# Write a system of linear equations with exactly one solution

Introduction Sometimes graphing a single linear equation is all it takes to solve a mathematical problem. This is often the case when a problem involves two variables.  Manipulating expressions with unknown variables Video transcript In the last video, we saw what a system of equations is. And in this video, I'm going to show you one algebraic technique for solving systems of equations, where you don't have to graph the two lines and try to figure out exactly where they intersect.

This will give you an exact algebraic answer. And in future videos, we'll see more methods of doing this. So let's say you had two equations. One is x plus 2y is equal to 9, and the other equation is 3x plus 5y is equal to Now, if we did what we did in the last video, we could graph each of these.

You could put them in either slope-intercept form or point-slope form. They're in standard form right now. And then you could graph each of these lines, figure out where they intersect, and that would be a solution to that. But it's sometimes hard to find, to just by looking, figure out exactly where they intersect.

So let's figure out a way to algebraically do this. And what I'm going to do is the substitution method. I'm going to use one of the equations to solve for one of the variables, and then I'm going to substitute back in for that variable over here.

So let me show you what I'm talking about. So let me solve for x using this top equation. So the top equation says x plus 2y is equal to 9. I want to solve for x, so let's subtract 2y from both sides of this equation.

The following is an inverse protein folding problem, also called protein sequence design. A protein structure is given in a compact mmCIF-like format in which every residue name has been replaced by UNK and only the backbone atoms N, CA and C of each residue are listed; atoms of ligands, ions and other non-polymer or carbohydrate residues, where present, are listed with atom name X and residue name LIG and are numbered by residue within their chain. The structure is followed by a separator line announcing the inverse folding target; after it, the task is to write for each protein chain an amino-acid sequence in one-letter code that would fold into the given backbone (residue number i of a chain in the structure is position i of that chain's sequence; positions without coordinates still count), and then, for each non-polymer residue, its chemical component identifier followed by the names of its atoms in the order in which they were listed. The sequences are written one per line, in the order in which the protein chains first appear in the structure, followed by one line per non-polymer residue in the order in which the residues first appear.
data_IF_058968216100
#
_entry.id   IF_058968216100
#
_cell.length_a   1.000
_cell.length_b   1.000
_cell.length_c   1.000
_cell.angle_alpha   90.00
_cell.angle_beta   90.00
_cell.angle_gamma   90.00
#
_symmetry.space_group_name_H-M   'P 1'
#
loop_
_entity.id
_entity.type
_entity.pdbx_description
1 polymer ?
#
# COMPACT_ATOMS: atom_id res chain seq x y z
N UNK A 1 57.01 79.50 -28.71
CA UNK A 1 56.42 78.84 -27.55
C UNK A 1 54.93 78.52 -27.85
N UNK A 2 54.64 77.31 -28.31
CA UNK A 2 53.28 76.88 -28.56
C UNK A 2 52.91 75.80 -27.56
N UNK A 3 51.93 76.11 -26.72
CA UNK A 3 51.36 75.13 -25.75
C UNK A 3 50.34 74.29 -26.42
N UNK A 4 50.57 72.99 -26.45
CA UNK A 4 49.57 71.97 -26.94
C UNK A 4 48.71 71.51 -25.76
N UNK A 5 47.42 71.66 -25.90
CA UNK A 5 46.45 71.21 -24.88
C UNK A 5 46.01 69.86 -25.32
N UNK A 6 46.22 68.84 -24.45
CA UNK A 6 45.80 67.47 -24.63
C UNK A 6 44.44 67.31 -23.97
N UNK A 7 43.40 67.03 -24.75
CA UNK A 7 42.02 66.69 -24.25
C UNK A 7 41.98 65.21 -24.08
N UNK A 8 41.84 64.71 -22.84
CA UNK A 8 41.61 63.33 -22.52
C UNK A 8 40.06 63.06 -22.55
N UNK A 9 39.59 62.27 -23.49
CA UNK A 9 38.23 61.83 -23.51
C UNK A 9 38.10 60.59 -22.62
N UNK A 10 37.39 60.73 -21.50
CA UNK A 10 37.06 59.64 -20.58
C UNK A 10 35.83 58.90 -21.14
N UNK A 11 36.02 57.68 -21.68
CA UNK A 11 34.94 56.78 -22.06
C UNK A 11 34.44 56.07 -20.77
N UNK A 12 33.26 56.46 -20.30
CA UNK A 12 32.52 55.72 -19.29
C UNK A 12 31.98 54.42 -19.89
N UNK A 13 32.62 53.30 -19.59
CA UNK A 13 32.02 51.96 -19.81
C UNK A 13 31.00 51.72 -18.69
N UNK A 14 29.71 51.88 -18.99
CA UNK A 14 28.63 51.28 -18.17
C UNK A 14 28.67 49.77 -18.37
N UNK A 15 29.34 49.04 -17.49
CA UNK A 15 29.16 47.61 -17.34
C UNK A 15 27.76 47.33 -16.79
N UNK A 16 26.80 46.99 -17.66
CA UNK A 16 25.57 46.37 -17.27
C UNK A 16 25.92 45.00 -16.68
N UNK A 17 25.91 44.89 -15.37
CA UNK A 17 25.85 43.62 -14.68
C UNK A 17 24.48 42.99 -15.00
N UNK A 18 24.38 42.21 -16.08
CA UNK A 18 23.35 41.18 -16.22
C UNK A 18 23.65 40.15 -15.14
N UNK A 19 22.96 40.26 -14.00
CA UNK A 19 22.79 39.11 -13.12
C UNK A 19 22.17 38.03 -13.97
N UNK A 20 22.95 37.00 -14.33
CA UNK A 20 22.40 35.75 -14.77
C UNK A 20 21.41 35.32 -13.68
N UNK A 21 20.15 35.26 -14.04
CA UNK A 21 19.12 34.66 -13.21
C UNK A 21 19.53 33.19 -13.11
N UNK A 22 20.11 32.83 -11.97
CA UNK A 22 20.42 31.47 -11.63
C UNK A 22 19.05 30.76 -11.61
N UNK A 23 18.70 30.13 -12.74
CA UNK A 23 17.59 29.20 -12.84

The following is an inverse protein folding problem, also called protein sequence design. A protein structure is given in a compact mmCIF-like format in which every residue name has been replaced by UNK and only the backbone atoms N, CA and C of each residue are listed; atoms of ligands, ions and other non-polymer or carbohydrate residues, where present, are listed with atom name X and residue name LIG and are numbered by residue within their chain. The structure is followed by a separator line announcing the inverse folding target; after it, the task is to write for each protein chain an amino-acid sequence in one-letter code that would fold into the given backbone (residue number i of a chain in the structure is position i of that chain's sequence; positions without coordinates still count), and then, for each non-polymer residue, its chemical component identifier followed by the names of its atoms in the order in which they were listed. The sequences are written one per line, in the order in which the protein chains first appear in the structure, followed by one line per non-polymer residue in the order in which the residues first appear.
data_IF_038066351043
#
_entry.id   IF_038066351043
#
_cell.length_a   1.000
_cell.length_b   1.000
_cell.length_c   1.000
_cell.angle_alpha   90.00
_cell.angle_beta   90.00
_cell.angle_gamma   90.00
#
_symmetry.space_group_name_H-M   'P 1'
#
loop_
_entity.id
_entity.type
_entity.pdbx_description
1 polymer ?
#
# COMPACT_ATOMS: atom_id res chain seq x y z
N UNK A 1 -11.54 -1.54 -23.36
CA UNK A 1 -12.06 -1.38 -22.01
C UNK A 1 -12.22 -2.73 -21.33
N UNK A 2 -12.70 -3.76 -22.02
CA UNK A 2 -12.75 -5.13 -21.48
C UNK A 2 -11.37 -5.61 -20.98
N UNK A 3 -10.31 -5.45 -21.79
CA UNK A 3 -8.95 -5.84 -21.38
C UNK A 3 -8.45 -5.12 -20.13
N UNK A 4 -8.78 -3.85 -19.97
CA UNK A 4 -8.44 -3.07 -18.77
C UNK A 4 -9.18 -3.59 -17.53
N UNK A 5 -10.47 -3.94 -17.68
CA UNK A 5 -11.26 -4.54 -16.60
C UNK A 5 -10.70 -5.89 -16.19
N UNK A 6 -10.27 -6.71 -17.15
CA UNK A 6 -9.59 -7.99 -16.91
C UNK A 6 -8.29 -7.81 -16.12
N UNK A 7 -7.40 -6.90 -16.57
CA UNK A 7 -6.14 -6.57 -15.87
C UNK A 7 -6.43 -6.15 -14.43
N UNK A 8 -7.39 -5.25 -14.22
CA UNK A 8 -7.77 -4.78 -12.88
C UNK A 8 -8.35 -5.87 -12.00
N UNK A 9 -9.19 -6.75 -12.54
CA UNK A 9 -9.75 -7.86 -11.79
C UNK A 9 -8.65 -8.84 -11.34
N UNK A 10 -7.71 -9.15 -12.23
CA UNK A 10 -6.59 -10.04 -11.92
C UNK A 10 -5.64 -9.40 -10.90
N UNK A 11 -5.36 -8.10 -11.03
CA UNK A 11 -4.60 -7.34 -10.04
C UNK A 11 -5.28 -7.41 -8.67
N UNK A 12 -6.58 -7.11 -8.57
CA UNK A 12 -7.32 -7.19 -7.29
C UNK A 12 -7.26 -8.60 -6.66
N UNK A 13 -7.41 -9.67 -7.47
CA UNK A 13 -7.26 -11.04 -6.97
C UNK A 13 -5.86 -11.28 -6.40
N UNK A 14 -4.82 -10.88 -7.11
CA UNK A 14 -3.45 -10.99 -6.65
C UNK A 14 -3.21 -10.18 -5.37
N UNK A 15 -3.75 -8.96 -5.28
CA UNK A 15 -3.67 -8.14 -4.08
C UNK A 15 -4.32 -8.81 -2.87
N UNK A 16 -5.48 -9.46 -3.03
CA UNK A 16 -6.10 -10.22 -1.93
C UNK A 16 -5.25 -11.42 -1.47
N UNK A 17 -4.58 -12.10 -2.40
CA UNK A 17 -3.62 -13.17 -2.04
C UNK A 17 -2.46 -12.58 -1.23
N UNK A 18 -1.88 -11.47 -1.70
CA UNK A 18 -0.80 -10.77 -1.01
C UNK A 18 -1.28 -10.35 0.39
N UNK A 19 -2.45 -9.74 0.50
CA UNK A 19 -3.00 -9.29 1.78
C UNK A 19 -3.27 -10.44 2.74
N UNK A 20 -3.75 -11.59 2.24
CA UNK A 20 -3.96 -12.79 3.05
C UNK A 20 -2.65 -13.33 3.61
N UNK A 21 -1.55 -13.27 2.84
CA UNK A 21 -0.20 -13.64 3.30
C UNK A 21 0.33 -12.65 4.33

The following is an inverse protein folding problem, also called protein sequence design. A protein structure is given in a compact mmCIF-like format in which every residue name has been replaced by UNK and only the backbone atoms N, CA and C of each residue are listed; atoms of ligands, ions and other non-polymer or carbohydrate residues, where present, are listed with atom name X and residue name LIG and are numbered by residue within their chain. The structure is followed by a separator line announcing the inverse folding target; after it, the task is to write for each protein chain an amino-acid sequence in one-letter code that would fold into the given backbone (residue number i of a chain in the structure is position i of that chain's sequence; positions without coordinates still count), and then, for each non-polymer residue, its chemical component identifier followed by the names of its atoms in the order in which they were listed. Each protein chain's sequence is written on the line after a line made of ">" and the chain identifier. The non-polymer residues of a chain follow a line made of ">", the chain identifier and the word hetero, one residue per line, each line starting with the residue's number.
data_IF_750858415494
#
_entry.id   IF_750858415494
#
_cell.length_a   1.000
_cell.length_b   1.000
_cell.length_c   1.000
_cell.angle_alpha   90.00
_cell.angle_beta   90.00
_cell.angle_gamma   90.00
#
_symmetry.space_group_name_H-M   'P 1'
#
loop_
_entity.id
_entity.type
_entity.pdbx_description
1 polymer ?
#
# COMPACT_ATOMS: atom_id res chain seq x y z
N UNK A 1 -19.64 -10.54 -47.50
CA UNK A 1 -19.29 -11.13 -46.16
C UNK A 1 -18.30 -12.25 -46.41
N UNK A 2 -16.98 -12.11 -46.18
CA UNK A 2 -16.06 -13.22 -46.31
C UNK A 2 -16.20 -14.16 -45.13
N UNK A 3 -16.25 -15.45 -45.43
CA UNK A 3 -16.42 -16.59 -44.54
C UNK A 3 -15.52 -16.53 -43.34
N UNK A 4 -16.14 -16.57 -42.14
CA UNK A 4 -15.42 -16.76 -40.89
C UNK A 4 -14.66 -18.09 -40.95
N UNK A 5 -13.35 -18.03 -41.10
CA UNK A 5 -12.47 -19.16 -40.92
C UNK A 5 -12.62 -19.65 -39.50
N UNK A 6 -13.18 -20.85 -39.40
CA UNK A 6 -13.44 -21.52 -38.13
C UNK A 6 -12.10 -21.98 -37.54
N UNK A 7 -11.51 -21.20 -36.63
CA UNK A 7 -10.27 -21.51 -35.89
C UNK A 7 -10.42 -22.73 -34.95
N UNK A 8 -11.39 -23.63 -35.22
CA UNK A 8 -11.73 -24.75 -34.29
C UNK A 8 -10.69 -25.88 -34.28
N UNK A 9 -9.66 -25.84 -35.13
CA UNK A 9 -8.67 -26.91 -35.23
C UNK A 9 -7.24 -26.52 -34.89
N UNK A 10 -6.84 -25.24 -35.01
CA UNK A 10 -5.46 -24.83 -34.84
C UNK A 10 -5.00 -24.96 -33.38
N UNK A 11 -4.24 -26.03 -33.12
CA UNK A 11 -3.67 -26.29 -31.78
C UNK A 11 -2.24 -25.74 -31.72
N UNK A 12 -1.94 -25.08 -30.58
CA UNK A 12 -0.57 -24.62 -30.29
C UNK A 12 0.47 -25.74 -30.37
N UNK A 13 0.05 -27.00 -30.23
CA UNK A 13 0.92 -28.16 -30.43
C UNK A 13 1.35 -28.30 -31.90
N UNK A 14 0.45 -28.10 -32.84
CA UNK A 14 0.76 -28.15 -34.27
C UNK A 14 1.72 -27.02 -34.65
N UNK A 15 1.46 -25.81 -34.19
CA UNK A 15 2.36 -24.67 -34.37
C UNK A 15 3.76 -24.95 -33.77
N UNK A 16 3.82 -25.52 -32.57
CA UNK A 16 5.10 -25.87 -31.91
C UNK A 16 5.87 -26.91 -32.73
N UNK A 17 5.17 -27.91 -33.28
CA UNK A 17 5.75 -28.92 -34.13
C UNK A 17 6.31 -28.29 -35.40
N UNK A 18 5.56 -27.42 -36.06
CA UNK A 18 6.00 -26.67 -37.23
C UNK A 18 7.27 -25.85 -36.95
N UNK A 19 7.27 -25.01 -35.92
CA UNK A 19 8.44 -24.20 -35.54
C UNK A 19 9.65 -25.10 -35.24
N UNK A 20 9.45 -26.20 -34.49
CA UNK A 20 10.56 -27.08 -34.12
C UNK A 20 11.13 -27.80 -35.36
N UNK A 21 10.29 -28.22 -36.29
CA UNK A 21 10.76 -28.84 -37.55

So I'm left with x is equal to 9 minus 2y.

## Systems of Linear Equations

This is what this first equation is telling me. I just rearranged it a little bit. The first equation is saying that. So in order to satisfy both of these equations, x has to satisfy this constraint right here. So I can substitute this back in for x.

## Distance Formula

We're saying, this top equation says, x has to be equal to this. Well, if x has to be equal to that, let's substitute this in for x. So this second equation will become 3 times x. And instead of an x, I'll write this thing, 9 minus 2y.

That's why it's called the substitution method. I just substituted for x. And the reason why that's useful is now I have one equation with one unknown, and I can solve for y. So let's do that 3 times 9 is Add the negative 6y plus the 5y, add those two terms. You have let's see, this will be-- minus y is equal to Let's subtract 27 from both sides.

And you get-- let me write it out here. So let's subtract 27 from both sides. The left-hand side, the 27's cancel each other out. And you're left with negative y is equal to 20 minus 27, is negative 7.

And then we can multiply both sides of this equation by negative 1, and we get y is equal to 7.The system of equations 2x+y=0 and x-y=0 has exactly one solution since the slopes of the lines are different, i.e. the determinant is non-zero. The solution is of course (0,0).

Section Linear Systems with Two Variables. A linear system of two equations with two variables is any system that can be written in the form. Systems of Linear Equations. A Linear Equation is an equation for a line.

A System of Linear Equations is when we have two or more linear equations working together. Example: Here are two linear equations: 2x + y = 5 −x + y = 2: Together they are a system of linear equations.

Write one of the equations so it is in the style "variable. Deterministic modeling process is presented in the context of linear programs (LP). LP models are easy to solve computationally and have a wide range of applications in diverse fields.

This site provides solution algorithms and the needed sensitivity analysis since the solution to a practical problem is not complete with the mere determination of the optimal solution.

Linear equations represent lines (or planes, etc., but essentially we are interested in lines for this question). If two lines are coincident (i.e. the same line), then they intersect at all points along the line - that is, infinitely many points and hence infinitely many solutions.

· Graph a system of linear equations on the coordinate plane and identify its solution. The system has one solution. C) The system has two solutions. D) The system has infinite solutions. While graphing systems of equations is a useful technique, relying on graphs to identify a specific point of intersection is not always an accurate.

Consistent and Inconsistent Systems of Equations | Wyzant Resources